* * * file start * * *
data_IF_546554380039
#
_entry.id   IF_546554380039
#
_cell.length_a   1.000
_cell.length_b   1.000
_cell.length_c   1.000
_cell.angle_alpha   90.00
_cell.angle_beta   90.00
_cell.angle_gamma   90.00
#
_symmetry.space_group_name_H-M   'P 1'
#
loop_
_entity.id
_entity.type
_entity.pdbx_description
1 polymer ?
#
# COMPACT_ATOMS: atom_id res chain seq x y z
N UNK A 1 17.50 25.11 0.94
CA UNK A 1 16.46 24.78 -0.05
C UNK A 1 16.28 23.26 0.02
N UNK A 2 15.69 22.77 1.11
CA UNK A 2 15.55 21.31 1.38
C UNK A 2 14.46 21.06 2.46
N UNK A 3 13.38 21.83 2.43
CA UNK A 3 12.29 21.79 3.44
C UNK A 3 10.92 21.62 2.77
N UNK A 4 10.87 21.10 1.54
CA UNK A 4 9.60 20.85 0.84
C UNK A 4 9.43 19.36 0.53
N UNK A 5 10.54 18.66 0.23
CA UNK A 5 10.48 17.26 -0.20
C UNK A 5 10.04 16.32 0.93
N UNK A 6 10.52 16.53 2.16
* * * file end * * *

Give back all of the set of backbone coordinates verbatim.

data_IF_546554380039
#
_entry.id   IF_546554380039
#
_cell.length_a   1.000
_cell.length_b   1.000
_cell.length_c   1.000
_cell.angle_alpha   90.00
_cell.angle_beta   90.00
_cell.angle_gamma   90.00
#
_symmetry.space_group_name_H-M   'P 1'
#
loop_
_entity.id
_entity.type
_entity.pdbx_description
1 polymer ?
#
# COMPACT_ATOMS: atom_id res chain seq x y z
N UNK A 1 17.50 25.11 0.94
CA UNK A 1 16.46 24.78 -0.05
C UNK A 1 16.28 23.26 0.02
N UNK A 2 15.69 22.77 1.11
CA UNK A 2 15.55 21.31 1.38
C UNK A 2 14.46 21.06 2.46
N UNK A 3 13.38 21.83 2.43
CA UNK A 3 12.29 21.79 3.44
C UNK A 3 10.92 21.62 2.77
N UNK A 4 10.87 21.10 1.54
CA UNK A 4 9.60 20.85 0.84
C UNK A 4 9.43 19.36 0.53
N UNK A 5 10.54 18.66 0.23
CA UNK A 5 10.48 17.26 -0.20
C UNK A 5 10.04 16.32 0.93
N UNK A 6 10.52 16.53 2.16